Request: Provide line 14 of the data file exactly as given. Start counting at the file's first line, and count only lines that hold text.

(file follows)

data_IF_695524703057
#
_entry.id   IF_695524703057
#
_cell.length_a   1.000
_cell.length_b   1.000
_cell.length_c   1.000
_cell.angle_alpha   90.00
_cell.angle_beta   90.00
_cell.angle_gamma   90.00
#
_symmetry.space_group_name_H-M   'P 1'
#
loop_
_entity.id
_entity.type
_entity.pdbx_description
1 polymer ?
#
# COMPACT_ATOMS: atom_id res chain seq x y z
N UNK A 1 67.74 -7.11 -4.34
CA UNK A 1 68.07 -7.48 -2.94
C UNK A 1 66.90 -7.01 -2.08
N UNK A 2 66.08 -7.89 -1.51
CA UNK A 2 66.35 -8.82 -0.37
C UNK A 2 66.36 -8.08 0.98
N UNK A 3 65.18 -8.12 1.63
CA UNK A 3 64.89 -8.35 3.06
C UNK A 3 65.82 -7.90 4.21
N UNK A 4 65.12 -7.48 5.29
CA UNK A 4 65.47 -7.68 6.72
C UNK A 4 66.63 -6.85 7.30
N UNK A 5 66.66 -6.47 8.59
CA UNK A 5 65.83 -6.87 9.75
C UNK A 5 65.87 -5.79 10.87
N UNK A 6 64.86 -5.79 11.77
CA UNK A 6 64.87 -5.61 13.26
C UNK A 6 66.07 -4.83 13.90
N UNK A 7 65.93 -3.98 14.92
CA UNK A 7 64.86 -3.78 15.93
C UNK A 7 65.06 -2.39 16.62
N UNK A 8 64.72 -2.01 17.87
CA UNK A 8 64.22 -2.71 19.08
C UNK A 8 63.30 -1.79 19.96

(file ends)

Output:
loop_